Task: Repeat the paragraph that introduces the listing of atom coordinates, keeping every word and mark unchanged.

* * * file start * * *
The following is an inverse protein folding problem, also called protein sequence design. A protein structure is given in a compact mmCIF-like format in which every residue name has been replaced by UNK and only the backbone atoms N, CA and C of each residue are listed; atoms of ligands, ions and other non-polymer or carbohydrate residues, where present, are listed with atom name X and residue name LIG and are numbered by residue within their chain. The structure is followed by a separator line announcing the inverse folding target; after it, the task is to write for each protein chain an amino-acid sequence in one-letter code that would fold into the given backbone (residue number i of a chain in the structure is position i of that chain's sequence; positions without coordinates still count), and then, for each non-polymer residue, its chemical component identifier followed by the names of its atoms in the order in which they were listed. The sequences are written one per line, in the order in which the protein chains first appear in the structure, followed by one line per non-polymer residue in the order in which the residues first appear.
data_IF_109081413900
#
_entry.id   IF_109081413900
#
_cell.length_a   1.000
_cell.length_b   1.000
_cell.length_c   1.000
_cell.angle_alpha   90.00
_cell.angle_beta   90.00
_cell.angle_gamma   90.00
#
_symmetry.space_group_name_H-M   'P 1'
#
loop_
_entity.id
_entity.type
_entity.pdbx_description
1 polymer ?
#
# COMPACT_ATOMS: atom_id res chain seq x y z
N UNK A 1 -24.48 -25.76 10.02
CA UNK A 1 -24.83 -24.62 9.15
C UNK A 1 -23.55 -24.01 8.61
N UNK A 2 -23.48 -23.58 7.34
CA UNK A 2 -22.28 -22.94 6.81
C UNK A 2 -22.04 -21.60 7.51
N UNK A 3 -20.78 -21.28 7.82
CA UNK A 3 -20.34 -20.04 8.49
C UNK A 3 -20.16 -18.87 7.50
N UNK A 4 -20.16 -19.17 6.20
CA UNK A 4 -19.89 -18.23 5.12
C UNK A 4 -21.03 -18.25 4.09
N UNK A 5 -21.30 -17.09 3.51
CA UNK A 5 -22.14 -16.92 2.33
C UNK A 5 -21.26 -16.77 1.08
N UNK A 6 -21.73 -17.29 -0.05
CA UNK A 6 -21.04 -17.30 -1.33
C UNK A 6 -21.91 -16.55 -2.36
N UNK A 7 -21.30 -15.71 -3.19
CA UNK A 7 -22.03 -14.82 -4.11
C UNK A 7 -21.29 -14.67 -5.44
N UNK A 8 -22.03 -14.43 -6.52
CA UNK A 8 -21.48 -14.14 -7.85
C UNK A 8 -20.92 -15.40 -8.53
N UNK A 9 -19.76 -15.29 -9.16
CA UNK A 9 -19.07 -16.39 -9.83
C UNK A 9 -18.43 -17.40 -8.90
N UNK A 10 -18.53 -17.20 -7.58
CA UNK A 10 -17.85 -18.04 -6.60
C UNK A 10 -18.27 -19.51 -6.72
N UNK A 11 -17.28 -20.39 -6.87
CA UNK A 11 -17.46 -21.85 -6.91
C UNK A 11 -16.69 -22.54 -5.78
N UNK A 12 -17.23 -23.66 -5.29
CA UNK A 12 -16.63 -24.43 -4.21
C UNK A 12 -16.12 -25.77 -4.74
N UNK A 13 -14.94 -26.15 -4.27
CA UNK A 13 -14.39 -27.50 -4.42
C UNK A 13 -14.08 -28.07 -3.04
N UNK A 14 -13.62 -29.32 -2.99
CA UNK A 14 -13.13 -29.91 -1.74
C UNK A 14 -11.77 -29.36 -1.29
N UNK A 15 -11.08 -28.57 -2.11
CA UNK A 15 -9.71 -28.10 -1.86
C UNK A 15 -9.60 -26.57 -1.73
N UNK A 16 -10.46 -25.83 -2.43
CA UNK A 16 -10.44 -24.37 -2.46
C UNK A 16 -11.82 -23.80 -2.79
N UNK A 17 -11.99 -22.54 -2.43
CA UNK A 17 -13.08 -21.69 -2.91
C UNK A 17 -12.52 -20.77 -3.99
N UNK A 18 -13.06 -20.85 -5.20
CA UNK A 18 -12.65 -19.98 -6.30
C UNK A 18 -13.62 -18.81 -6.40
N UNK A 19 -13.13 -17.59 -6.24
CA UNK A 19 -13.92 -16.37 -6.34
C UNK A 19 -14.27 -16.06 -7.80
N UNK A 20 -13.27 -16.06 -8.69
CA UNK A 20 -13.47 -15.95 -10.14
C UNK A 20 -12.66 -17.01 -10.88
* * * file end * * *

The following is an inverse protein folding problem, also called protein sequence design. A protein structure is given in a compact mmCIF-like format in which every residue name has been replaced by UNK and only the backbone atoms N, CA and C of each residue are listed; atoms of ligands, ions and other non-polymer or carbohydrate residues, where present, are listed with atom name X and residue name LIG and are numbered by residue within their chain. The structure is followed by a separator line announcing the inverse folding target; after it, the task is to write for each protein chain an amino-acid sequence in one-letter code that would fold into the given backbone (residue number i of a chain in the structure is position i of that chain's sequence; positions without coordinates still count), and then, for each non-polymer residue, its chemical component identifier followed by the names of its atoms in the order in which they were listed. The sequences are written one per line, in the order in which the protein chains first appear in the structure, followed by one line per non-polymer residue in the order in which the residues first appear.